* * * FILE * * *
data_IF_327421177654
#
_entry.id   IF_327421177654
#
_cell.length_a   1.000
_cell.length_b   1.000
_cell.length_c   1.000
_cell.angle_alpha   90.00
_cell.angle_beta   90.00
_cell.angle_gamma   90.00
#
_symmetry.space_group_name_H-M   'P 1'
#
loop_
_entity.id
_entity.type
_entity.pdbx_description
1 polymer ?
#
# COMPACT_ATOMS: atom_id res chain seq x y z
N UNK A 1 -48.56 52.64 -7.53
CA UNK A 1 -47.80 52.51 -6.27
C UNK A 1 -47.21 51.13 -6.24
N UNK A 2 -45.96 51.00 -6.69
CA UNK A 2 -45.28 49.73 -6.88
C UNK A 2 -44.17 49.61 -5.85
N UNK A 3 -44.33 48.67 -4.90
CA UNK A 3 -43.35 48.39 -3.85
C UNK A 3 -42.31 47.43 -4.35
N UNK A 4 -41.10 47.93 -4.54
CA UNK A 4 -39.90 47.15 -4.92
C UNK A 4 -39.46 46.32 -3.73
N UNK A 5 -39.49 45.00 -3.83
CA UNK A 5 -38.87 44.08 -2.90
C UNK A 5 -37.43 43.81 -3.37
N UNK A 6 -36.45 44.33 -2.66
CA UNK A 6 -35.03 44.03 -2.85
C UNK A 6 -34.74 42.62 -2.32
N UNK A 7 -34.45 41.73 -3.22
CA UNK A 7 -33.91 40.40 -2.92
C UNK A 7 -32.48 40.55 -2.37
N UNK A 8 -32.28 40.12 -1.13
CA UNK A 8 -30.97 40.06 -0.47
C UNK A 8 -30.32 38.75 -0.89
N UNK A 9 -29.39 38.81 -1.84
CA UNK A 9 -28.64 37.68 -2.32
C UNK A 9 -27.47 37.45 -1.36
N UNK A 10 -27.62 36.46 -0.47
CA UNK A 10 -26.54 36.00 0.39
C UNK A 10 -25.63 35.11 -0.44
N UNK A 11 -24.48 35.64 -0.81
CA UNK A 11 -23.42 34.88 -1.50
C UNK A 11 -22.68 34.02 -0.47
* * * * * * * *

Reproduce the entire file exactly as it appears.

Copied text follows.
data_IF_327421177654
#
_entry.id   IF_327421177654
#
_cell.length_a   1.000
_cell.length_b   1.000
_cell.length_c   1.000
_cell.angle_alpha   90.00
_cell.angle_beta   90.00
_cell.angle_gamma   90.00
#
_symmetry.space_group_name_H-M   'P 1'
#
loop_
_entity.id
_entity.type
_entity.pdbx_description
1 polymer ?
#
# COMPACT_ATOMS: atom_id res chain seq x y z
N UNK A 1 -48.56 52.64 -7.53
CA UNK A 1 -47.80 52.51 -6.27
C UNK A 1 -47.21 51.13 -6.24
N UNK A 2 -45.96 51.00 -6.69
CA UNK A 2 -45.28 49.73 -6.88
C UNK A 2 -44.17 49.61 -5.85
N UNK A 3 -44.33 48.67 -4.90
CA UNK A 3 -43.35 48.39 -3.85
C UNK A 3 -42.31 47.43 -4.35
N UNK A 4 -41.10 47.93 -4.54
CA UNK A 4 -39.90 47.15 -4.92
C UNK A 4 -39.46 46.32 -3.73
N UNK A 5 -39.49 45.00 -3.83
CA UNK A 5 -38.87 44.08 -2.90
C UNK A 5 -37.43 43.81 -3.37
N UNK A 6 -36.45 44.33 -2.66
CA UNK A 6 -35.03 44.03 -2.85
C UNK A 6 -34.74 42.62 -2.32
N UNK A 7 -34.45 41.73 -3.22
CA UNK A 7 -33.91 40.40 -2.92
C UNK A 7 -32.48 40.55 -2.37
N UNK A 8 -32.28 40.12 -1.13
CA UNK A 8 -30.97 40.06 -0.47
C UNK A 8 -30.32 38.75 -0.89
N UNK A 9 -29.39 38.81 -1.84
CA UNK A 9 -28.64 37.68 -2.32
C UNK A 9 -27.47 37.45 -1.36
N UNK A 10 -27.62 36.46 -0.47
CA UNK A 10 -26.54 36.00 0.39
C UNK A 10 -25.63 35.11 -0.44
N UNK A 11 -24.48 35.64 -0.81
CA UNK A 11 -23.42 34.88 -1.50
C UNK A 11 -22.68 34.02 -0.47